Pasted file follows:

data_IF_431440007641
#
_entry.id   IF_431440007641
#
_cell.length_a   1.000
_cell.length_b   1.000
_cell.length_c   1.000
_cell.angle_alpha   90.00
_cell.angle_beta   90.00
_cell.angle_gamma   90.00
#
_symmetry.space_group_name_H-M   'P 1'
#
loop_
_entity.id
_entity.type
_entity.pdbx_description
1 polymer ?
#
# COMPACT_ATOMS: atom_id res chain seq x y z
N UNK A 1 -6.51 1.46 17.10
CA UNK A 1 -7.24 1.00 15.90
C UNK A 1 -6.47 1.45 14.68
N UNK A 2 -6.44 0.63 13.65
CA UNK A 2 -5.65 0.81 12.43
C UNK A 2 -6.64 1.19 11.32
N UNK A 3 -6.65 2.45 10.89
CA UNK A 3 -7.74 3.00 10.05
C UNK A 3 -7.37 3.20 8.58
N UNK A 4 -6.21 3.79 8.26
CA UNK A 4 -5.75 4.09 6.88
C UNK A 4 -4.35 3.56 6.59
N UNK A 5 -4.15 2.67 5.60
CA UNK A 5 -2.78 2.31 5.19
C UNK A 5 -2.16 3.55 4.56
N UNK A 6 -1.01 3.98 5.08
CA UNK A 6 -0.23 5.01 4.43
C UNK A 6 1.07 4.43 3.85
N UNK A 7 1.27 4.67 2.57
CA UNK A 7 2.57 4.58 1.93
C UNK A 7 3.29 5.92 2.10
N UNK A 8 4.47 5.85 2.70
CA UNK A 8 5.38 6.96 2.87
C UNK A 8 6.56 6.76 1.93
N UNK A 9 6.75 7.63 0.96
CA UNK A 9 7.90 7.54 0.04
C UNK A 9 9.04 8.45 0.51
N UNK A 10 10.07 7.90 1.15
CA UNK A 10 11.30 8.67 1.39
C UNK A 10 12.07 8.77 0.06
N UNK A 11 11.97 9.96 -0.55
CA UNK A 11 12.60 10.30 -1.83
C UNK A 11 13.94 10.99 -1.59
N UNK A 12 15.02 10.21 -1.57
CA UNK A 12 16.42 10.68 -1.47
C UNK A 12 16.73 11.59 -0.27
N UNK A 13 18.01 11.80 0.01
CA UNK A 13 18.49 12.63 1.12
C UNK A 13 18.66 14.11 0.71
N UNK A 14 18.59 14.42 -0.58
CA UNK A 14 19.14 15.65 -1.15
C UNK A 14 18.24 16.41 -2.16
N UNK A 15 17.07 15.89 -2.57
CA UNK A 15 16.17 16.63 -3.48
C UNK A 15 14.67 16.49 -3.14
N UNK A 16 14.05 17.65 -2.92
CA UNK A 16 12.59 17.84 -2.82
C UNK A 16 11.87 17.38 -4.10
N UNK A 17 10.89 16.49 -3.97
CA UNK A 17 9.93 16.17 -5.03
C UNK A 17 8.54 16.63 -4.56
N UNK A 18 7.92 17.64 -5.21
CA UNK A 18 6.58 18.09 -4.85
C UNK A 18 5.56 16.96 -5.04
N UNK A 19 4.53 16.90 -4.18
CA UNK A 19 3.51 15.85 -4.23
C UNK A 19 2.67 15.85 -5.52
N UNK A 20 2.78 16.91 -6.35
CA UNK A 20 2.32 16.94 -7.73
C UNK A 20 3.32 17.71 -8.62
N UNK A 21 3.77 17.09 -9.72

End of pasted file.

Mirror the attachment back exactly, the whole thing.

data_IF_431440007641
#
_entry.id   IF_431440007641
#
_cell.length_a   1.000
_cell.length_b   1.000
_cell.length_c   1.000
_cell.angle_alpha   90.00
_cell.angle_beta   90.00
_cell.angle_gamma   90.00
#
_symmetry.space_group_name_H-M   'P 1'
#
loop_
_entity.id
_entity.type
_entity.pdbx_description
1 polymer ?
#
# COMPACT_ATOMS: atom_id res chain seq x y z
N UNK A 1 -6.51 1.46 17.10
CA UNK A 1 -7.24 1.00 15.90
C UNK A 1 -6.47 1.45 14.68
N UNK A 2 -6.44 0.63 13.65
CA UNK A 2 -5.65 0.81 12.43
C UNK A 2 -6.64 1.19 11.32
N UNK A 3 -6.65 2.45 10.89
CA UNK A 3 -7.74 3.00 10.05
C UNK A 3 -7.37 3.20 8.58
N UNK A 4 -6.21 3.79 8.26
CA UNK A 4 -5.75 4.09 6.88
C UNK A 4 -4.35 3.56 6.59
N UNK A 5 -4.15 2.67 5.60
CA UNK A 5 -2.78 2.31 5.19
C UNK A 5 -2.16 3.55 4.56
N UNK A 6 -1.01 3.98 5.08
CA UNK A 6 -0.23 5.01 4.43
C UNK A 6 1.07 4.43 3.85
N UNK A 7 1.27 4.67 2.57
CA UNK A 7 2.57 4.58 1.93
C UNK A 7 3.29 5.92 2.10
N UNK A 8 4.47 5.85 2.70
CA UNK A 8 5.38 6.96 2.87
C UNK A 8 6.56 6.76 1.93
N UNK A 9 6.75 7.63 0.96
CA UNK A 9 7.90 7.54 0.04
C UNK A 9 9.04 8.45 0.51
N UNK A 10 10.07 7.90 1.15
CA UNK A 10 11.30 8.67 1.39
C UNK A 10 12.07 8.77 0.06
N UNK A 11 11.97 9.96 -0.55
CA UNK A 11 12.60 10.30 -1.83
C UNK A 11 13.94 10.99 -1.59
N UNK A 12 15.02 10.21 -1.57
CA UNK A 12 16.42 10.68 -1.47
C UNK A 12 16.73 11.59 -0.27
N UNK A 13 18.01 11.80 0.01
CA UNK A 13 18.49 12.63 1.12
C UNK A 13 18.66 14.11 0.71
N UNK A 14 18.59 14.42 -0.58
CA UNK A 14 19.14 15.65 -1.15
C UNK A 14 18.24 16.41 -2.16
N UNK A 15 17.07 15.89 -2.57
CA UNK A 15 16.17 16.63 -3.48
C UNK A 15 14.67 16.49 -3.14
N UNK A 16 14.05 17.65 -2.92
CA UNK A 16 12.59 17.84 -2.82
C UNK A 16 11.87 17.38 -4.10
N UNK A 17 10.89 16.49 -3.97
CA UNK A 17 9.93 16.17 -5.03
C UNK A 17 8.54 16.63 -4.56
N UNK A 18 7.92 17.64 -5.21
CA UNK A 18 6.58 18.09 -4.85
C UNK A 18 5.56 16.96 -5.04
N UNK A 19 4.53 16.90 -4.18
CA UNK A 19 3.51 15.85 -4.23
C UNK A 19 2.67 15.85 -5.52
N UNK A 20 2.78 16.91 -6.35
CA UNK A 20 2.32 16.94 -7.73
C UNK A 20 3.32 17.71 -8.62
N UNK A 21 3.77 17.09 -9.72